Added Davis: “As a mom, you have to be in their business.”

Check back next Wednesday for an article from Laura Davis about how kids and parents can safely coexist in the Facebook universe.

Janet Swiecichowski February 10, 2011 at 07:55 PM
Minnetonka Elementary Schools have been impressed by the Youth Frontier Programs; great suggestion. We are also kicking off a new bullying prevention program that is research-based. Each of our schools are holding trainings with staff and parents around the Olewus Bullying prevention program (http://www.olweus.org/public/index.page) Here is a link to a podcast with Minnewashta Elementary Principal Cindy Andress talking about bullying prevention: http://www.minnetonka.k12.mn.us/newsroom/Principal%20Podcasts/Bullying.mp3
Carla Nelson February 11, 2011 at 02:09 AM
I am a preschool director in Minnetonka, and one of the most important things children are learning in preschool is how to make friends and be friends. A good teacher can jump in and help children work through problems, but parents need to be strong supporters of the process, too. We want to empower young children to advocate for themselves when they are being mistreated. Coaching them through difficult challenges during play dates at home and even rehearsing potential tough spots with mom and dad can build confidence. Using puppets to act our different scenarios and reading stories that teach friendship skills can help, too. We want to teach children to try solving the problem first and if that doesn't work, ask a grown up for help.
Jean Mankamyer September 17, 2011 at 12:58 AM
I am pleased to see that people are finally taking the issue of bullying seriously. It is certainly not a new phenomenon. My daughter was an eighth grader at Richfield Middle School in 1979, after moving there from Ohio. She was continually harassed by a group of boys who would push her to the floor in the hall and put their hands up her blouse and down her pants. While on her way home on the bus after school, one of the boys slapped her hard enough to leave a red welt on her cheek. She tried to enlist the help of her shop teacher, but he blamed HER for the "attention" the boys were giving her. When my husband and I finally found out, we went to the Asst. Principal to explain what had been going on and to ask for his help in ensuring a safe environment for not only our daughter, but all the kids at school. He abdicated any and all responsibility in the matter, saying the school's position was that it was up to the kids to deal with these issues. My husband then called the parents of the individual kids involved in the harassment to explain what had been going on. All but one set of parents was horrified and said they would speak to their sons about it. (comment continues below)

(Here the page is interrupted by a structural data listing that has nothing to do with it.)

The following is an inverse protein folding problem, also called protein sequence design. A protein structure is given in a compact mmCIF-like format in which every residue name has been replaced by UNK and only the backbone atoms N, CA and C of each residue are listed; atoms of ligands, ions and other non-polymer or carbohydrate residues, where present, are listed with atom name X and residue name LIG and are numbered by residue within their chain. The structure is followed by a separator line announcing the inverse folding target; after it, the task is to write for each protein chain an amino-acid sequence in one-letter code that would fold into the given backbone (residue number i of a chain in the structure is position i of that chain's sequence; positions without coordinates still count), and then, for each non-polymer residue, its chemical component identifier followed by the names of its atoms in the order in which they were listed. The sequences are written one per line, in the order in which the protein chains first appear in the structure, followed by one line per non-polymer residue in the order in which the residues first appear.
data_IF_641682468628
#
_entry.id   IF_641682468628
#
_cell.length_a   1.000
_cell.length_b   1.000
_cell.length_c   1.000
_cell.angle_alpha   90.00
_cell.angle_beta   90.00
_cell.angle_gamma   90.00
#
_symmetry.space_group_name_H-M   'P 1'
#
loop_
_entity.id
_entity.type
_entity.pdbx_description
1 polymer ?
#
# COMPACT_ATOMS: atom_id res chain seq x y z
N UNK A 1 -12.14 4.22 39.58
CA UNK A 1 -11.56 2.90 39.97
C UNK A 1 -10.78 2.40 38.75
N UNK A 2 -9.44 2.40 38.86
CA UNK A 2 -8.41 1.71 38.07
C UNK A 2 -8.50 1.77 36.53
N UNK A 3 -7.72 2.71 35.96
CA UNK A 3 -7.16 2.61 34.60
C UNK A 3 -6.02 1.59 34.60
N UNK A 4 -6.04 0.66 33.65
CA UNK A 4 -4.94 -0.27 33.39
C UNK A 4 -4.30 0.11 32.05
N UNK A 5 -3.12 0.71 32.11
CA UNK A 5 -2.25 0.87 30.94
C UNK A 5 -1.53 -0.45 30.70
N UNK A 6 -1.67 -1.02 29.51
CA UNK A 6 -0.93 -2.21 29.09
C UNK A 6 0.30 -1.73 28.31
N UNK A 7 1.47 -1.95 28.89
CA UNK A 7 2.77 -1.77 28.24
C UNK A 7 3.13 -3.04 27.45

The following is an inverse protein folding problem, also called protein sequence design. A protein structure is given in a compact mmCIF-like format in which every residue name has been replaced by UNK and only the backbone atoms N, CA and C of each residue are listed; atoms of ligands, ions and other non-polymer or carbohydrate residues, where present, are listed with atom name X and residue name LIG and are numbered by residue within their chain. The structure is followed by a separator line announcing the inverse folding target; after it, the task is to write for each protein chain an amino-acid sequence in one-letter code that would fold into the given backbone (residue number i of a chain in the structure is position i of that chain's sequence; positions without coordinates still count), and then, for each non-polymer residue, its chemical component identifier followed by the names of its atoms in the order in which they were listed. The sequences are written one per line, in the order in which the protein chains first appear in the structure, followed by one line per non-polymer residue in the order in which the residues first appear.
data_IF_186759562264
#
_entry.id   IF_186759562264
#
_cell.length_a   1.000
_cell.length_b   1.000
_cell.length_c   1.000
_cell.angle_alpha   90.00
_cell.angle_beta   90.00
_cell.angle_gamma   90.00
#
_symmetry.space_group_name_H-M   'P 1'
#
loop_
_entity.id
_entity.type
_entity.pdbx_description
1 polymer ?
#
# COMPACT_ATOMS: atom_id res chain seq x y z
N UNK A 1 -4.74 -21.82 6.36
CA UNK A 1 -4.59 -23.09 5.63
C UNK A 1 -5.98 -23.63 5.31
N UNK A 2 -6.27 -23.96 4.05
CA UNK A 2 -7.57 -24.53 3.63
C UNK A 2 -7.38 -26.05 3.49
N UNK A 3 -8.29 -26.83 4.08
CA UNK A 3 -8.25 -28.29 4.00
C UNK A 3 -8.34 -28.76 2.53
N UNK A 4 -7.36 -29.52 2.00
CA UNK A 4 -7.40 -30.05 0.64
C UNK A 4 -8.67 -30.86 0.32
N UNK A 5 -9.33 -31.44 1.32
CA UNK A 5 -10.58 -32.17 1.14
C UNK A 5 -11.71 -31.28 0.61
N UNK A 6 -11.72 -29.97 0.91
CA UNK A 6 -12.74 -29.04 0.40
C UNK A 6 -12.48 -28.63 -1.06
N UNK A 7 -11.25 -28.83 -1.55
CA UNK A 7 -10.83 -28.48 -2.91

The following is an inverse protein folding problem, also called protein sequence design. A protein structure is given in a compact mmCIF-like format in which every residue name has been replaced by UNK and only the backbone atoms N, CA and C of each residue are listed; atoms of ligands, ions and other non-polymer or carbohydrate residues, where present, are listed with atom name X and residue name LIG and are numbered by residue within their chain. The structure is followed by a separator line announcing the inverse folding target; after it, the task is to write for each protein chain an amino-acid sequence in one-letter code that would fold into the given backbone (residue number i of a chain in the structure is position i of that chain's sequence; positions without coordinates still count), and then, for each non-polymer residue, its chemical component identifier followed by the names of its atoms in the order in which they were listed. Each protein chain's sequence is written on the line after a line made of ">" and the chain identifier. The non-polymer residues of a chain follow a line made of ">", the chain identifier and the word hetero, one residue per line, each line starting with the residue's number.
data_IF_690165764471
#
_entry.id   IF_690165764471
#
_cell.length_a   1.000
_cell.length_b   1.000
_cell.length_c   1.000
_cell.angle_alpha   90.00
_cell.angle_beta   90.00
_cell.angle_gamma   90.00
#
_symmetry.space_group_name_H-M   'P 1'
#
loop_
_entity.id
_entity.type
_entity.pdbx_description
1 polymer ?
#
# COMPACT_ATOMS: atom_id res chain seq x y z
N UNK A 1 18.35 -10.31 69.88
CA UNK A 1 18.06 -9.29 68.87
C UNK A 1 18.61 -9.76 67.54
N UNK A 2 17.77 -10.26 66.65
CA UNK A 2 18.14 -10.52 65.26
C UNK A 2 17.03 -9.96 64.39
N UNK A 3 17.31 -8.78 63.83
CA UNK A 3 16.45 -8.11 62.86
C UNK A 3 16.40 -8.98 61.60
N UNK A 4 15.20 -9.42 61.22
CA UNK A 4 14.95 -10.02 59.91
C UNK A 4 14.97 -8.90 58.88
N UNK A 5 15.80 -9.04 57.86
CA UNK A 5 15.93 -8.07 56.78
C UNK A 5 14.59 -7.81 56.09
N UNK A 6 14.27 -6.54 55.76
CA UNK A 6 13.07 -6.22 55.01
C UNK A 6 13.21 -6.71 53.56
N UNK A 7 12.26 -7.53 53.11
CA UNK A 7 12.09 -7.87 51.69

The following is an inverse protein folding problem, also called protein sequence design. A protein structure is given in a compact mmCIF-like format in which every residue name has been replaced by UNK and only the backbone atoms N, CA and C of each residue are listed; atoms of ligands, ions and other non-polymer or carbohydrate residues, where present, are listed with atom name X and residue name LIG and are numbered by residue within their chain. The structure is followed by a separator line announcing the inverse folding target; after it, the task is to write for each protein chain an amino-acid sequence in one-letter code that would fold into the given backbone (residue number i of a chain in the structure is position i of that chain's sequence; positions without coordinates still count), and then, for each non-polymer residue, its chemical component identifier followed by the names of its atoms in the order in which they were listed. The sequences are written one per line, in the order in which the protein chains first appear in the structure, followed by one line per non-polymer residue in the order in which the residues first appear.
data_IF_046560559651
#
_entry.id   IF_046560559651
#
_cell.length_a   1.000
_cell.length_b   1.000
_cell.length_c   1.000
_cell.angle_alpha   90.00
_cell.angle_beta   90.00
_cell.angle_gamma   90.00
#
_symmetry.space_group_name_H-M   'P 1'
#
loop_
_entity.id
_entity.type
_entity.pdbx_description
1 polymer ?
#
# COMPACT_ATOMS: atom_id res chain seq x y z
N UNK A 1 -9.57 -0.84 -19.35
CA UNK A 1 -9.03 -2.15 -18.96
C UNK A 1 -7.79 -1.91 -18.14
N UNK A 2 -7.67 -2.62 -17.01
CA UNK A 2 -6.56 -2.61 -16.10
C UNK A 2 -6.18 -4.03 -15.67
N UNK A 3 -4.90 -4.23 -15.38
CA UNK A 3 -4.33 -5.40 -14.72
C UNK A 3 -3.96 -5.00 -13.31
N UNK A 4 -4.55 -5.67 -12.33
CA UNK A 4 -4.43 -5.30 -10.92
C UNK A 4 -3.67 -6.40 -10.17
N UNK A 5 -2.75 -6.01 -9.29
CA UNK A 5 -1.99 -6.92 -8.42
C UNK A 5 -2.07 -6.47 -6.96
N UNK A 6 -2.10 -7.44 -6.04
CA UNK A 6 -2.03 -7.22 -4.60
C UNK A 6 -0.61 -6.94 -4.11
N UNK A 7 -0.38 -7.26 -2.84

Jean Mankamyer September 17, 2011 at 01:01 AM
A couple of weeks later, one of those same boys pushed our daughter while she was walking down the stairs at school. She jumped to avoid falling and landed on her knees. The ball of her femur joint subluxed - popped out of her hip socket. She underwent a 12 hour orthopaedic surgery to repair the damage and ended up in a body cast for 6 months. We refused to send her back to Richfield and transferred her to another school, Edina, instead. There, she was able to finish her high school years in safety. However, the emotional and physical scars remain to this day. This October 10, she will be experiencing more pain as she faces a hip replacement. In addition, she is dealing with PTSD resulting from her experience at the hands of the bullies, and indifference from the shop teacher and Asst. Principal at Richfield Middle School, both of whom share equal responsibility, as far as we are concerned, for what happened to our daughter. (comment continues below)
Jean Mankamyer September 17, 2011 at 01:02 AM
I hope those people are still around and will read this comment. The adults should have to face what they allowed to go on right under their noses, and the fact that they chose to look the other way, causing a 15 year old girl to live a life of pain and trauma. Shame on each and every one of them! I will never forget them - nor will I ever forgive them. I sincerely hope no other child will ever have to live with scars, both physical and emotional, due to weak and ineffective school officials and administrations. Bravo to the parents who are willing to get involved! I hope this marks the beginning of the end to school bullying.